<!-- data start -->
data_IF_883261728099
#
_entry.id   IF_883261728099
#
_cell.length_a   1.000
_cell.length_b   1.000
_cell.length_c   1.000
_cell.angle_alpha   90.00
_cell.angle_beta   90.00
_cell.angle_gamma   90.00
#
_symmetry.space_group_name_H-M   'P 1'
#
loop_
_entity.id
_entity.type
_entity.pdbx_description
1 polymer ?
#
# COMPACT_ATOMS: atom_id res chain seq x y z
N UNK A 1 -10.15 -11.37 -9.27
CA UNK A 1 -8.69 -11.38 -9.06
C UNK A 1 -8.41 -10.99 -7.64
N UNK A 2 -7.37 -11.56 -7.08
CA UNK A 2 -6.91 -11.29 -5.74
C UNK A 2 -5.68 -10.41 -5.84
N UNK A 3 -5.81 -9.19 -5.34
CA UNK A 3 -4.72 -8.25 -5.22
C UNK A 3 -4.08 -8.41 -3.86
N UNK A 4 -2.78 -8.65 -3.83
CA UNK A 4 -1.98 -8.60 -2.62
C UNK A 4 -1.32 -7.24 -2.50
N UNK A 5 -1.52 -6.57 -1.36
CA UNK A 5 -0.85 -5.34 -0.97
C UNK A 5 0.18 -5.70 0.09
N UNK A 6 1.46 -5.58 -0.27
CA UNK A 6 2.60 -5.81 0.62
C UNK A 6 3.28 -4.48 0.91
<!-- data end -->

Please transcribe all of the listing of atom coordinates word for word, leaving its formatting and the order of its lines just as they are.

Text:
data_IF_883261728099
#
_entry.id   IF_883261728099
#
_cell.length_a   1.000
_cell.length_b   1.000
_cell.length_c   1.000
_cell.angle_alpha   90.00
_cell.angle_beta   90.00
_cell.angle_gamma   90.00
#
_symmetry.space_group_name_H-M   'P 1'
#
loop_
_entity.id
_entity.type
_entity.pdbx_description
1 polymer ?
#
# COMPACT_ATOMS: atom_id res chain seq x y z
N UNK A 1 -10.15 -11.37 -9.27
CA UNK A 1 -8.69 -11.38 -9.06
C UNK A 1 -8.41 -10.99 -7.64
N UNK A 2 -7.37 -11.56 -7.08
CA UNK A 2 -6.91 -11.29 -5.74
C UNK A 2 -5.68 -10.41 -5.84
N UNK A 3 -5.81 -9.19 -5.34
CA UNK A 3 -4.72 -8.25 -5.22
C UNK A 3 -4.08 -8.41 -3.86
N UNK A 4 -2.78 -8.65 -3.83
CA UNK A 4 -1.98 -8.60 -2.62
C UNK A 4 -1.32 -7.24 -2.50
N UNK A 5 -1.52 -6.57 -1.36
CA UNK A 5 -0.85 -5.34 -0.97
C UNK A 5 0.18 -5.70 0.09
N UNK A 6 1.46 -5.58 -0.27
CA UNK A 6 2.60 -5.81 0.62
C UNK A 6 3.28 -4.48 0.91